This paper is developed from the author's (KNN) master's thesis which was funded by the National Research Centre for the Working Environment. The questionnaire survey and data collection was funded by Danish governmental grants.
- Leboeuf-Yde C, Klougart N, Lauritzen T: How common is low back pain in the Nordic population? Data from a recent study on a middle-aged general Danish population and four surveys previously conducted in the Nordic countries. Spine. 1996, 21: 1518-1525. 10.1097/00007632-199607010-00005.View ArticlePubMedGoogle Scholar
- Punnett L, Wegman DH: Work-related musculoskeletal disorders: the epidemiologic evidence and the debate. J Electromyogr Kinesiol. 2004, 14: 13-23. 10.1016/j.jelekin.2003.09.015.View ArticlePubMedGoogle Scholar
- National Research Council and the Institute of medicine: Musculoskeletal Disorders and the Workplace. 2001, Washington DC, National Academy Press, 1-492.Google Scholar
- Xu Y, Bach E, Orhede E: Occupation and risk for the occurrence of low-back pain (LBP) in Danish employees. Occup Med (Lond). 1996, 46: 131-136.View ArticleGoogle Scholar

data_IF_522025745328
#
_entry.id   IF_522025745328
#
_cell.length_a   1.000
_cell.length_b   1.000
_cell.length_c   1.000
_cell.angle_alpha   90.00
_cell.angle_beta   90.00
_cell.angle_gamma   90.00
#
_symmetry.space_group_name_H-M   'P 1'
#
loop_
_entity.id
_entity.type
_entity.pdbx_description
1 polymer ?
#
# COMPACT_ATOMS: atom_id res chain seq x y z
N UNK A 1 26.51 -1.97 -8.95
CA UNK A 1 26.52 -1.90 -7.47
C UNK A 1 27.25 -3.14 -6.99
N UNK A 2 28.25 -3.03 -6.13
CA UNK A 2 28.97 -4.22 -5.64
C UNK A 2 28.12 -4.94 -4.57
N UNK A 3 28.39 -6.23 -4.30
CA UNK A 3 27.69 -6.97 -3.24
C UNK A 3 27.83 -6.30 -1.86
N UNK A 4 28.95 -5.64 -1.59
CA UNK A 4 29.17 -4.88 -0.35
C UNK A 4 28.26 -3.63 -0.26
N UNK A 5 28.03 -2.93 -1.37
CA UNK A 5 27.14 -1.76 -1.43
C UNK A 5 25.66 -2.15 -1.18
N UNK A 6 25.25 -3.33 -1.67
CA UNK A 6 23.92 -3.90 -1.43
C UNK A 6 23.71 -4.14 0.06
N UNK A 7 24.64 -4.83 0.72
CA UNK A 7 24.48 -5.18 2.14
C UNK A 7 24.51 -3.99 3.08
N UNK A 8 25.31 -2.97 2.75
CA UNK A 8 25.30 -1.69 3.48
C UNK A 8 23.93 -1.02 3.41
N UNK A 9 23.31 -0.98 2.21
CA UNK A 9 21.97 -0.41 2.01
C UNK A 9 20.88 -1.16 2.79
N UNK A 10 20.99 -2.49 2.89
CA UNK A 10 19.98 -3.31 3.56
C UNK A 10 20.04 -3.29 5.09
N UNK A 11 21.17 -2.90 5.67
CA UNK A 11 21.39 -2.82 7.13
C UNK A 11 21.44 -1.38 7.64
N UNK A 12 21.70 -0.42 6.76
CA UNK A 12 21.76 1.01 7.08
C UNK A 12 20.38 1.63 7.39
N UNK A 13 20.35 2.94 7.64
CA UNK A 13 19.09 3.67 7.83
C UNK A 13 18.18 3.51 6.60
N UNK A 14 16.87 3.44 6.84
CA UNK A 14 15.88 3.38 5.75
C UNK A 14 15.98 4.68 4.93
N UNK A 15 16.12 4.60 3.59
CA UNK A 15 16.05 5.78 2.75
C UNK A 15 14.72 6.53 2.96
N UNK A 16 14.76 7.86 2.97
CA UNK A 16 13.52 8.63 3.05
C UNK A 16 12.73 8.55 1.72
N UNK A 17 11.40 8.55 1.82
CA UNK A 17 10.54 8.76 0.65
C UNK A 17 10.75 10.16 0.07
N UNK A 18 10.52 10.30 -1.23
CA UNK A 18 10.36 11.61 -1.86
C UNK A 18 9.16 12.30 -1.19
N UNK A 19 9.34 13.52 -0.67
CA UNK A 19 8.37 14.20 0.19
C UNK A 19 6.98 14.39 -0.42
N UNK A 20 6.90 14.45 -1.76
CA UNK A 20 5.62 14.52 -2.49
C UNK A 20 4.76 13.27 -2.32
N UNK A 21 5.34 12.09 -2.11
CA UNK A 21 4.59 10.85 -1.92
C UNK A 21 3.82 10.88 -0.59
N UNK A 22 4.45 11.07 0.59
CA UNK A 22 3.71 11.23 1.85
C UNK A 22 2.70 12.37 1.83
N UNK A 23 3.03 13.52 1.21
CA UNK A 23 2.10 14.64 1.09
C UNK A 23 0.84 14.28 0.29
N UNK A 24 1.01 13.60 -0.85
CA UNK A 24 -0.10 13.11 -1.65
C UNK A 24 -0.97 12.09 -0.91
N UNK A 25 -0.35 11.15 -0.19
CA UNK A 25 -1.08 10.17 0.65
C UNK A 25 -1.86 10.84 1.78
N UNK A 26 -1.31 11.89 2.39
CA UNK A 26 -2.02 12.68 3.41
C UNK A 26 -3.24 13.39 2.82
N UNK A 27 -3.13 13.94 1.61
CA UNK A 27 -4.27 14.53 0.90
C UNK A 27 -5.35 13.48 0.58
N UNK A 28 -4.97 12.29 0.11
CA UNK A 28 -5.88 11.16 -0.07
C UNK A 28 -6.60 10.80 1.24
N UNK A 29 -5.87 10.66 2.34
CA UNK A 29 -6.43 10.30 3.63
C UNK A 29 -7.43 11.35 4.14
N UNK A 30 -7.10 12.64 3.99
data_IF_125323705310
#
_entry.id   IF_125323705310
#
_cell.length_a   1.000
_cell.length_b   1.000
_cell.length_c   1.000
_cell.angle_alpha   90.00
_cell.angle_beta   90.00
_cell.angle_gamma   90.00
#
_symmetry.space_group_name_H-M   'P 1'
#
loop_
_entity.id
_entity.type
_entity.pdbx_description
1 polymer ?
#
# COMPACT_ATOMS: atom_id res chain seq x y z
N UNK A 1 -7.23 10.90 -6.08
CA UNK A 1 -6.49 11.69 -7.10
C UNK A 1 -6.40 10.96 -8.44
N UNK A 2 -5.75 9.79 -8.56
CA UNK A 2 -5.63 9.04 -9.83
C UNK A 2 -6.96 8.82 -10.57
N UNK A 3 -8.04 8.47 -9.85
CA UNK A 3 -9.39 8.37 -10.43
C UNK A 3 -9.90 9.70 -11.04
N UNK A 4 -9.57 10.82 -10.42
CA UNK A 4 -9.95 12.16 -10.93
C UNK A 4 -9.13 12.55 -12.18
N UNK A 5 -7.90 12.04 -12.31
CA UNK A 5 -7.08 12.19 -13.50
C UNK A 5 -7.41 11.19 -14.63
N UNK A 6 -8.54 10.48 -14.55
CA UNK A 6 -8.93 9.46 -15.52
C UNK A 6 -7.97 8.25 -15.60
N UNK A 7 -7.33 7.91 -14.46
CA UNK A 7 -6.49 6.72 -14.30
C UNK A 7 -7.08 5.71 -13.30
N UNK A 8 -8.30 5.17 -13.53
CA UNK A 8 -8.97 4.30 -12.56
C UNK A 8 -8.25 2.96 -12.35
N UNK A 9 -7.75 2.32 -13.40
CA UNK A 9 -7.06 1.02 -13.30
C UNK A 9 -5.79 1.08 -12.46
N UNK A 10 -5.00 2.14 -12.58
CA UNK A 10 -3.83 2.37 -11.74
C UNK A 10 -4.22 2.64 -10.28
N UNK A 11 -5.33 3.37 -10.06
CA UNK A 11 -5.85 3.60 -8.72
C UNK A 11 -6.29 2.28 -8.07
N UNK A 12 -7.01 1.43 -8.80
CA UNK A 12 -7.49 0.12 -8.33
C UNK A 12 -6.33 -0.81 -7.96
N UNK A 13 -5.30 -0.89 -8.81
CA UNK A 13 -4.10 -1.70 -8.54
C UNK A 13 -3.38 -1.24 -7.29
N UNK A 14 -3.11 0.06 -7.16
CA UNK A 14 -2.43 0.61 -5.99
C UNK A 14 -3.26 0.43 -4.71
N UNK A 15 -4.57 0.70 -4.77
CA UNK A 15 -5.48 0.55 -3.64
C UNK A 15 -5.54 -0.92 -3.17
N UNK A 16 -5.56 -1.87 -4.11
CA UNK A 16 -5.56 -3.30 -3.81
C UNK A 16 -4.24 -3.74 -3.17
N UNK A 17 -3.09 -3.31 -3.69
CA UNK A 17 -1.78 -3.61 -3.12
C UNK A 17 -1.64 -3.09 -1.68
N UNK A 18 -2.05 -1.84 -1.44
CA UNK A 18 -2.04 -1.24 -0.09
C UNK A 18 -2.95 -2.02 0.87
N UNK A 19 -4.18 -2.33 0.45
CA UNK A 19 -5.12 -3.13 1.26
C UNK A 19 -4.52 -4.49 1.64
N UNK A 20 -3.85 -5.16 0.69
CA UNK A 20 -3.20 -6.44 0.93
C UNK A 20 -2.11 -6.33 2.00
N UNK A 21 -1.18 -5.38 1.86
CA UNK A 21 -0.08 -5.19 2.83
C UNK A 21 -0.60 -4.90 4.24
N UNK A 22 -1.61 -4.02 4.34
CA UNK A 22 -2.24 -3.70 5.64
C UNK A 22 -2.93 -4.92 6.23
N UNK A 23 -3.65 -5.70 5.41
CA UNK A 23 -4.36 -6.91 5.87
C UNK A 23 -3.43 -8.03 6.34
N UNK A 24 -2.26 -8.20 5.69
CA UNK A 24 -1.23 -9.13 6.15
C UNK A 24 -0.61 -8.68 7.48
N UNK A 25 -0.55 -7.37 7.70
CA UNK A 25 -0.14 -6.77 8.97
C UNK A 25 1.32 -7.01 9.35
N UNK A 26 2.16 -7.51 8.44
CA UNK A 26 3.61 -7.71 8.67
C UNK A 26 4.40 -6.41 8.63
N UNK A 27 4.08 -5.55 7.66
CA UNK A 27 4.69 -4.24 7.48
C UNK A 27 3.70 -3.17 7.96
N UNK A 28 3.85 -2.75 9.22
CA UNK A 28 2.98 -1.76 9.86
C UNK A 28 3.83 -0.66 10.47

- de Castro AB: Handle with care: The American Nurses Association's Campaign to address work-related musculoskeletal disorders. Online J Issues Nurs. 2004, 9: 3-PubMedGoogle Scholar
- Burdorf A, Rossignol M, Fathallah FA, Snook SH, Herrick RF: Challenges in assessing risk factors in epidemiologic studies on back disorders. Am J Ind Med. 1997, 32: 142-152. 10.1002/(SICI)1097-0274(199708)32:2<142::AID-AJIM5>3.0.CO;2-0.View ArticlePubMedGoogle Scholar
- Hollmann S, Klimmer F, Schmidt KH, Kylian H: Validation of a questionnaire for assessing physical work load. Scand J Work Environ Health. 1999, 25: 105-114.View ArticlePubMedGoogle Scholar
- Karasek R, Brisson C, Kawakami N, Houtman I, Bongers P, Amick B: The Job Content Questionnaire (JCQ): an instrument for internationally comparative assessments of psychosocial job characteristics. J Occup Health Psychol. 1998, 3: 322-355. 10.1037/1076-89188.8.131.522.View ArticlePubMedGoogle Scholar
- Smedley J, Egger P, Cooper C, Coggon D: Manual handling activities and risk of low back pain in nurses. Occup Environ Med. 1995, 52: 160-163.View ArticlePubMedPubMed CentralGoogle Scholar